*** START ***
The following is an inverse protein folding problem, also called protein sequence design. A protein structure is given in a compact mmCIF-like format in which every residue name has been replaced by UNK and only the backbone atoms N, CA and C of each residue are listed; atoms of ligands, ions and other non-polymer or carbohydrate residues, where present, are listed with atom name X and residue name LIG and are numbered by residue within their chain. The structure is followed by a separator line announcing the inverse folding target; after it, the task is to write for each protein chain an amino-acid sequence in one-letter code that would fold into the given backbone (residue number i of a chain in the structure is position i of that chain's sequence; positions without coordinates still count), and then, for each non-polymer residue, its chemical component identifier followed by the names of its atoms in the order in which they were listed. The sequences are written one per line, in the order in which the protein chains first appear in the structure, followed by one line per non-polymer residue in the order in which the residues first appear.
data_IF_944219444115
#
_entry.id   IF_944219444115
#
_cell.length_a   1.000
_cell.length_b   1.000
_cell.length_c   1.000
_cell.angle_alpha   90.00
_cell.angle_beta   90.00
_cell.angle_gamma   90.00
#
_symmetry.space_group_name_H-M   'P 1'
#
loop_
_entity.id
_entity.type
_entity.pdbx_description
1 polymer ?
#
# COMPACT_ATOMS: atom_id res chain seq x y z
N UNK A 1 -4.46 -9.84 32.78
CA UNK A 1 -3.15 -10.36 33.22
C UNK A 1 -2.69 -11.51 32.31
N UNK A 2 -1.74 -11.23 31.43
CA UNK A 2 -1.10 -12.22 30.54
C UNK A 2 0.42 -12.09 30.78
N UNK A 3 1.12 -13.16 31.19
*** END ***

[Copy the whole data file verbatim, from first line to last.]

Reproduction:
The following is an inverse protein folding problem, also called protein sequence design. A protein structure is given in a compact mmCIF-like format in which every residue name has been replaced by UNK and only the backbone atoms N, CA and C of each residue are listed; atoms of ligands, ions and other non-polymer or carbohydrate residues, where present, are listed with atom name X and residue name LIG and are numbered by residue within their chain. The structure is followed by a separator line announcing the inverse folding target; after it, the task is to write for each protein chain an amino-acid sequence in one-letter code that would fold into the given backbone (residue number i of a chain in the structure is position i of that chain's sequence; positions without coordinates still count), and then, for each non-polymer residue, its chemical component identifier followed by the names of its atoms in the order in which they were listed. The sequences are written one per line, in the order in which the protein chains first appear in the structure, followed by one line per non-polymer residue in the order in which the residues first appear.
data_IF_944219444115
#
_entry.id   IF_944219444115
#
_cell.length_a   1.000
_cell.length_b   1.000
_cell.length_c   1.000
_cell.angle_alpha   90.00
_cell.angle_beta   90.00
_cell.angle_gamma   90.00
#
_symmetry.space_group_name_H-M   'P 1'
#
loop_
_entity.id
_entity.type
_entity.pdbx_description
1 polymer ?
#
# COMPACT_ATOMS: atom_id res chain seq x y z
N UNK A 1 -4.46 -9.84 32.78
CA UNK A 1 -3.15 -10.36 33.22
C UNK A 1 -2.69 -11.51 32.31
N UNK A 2 -1.74 -11.23 31.43
CA UNK A 2 -1.10 -12.22 30.54
C UNK A 2 0.42 -12.09 30.78
N UNK A 3 1.12 -13.16 31.19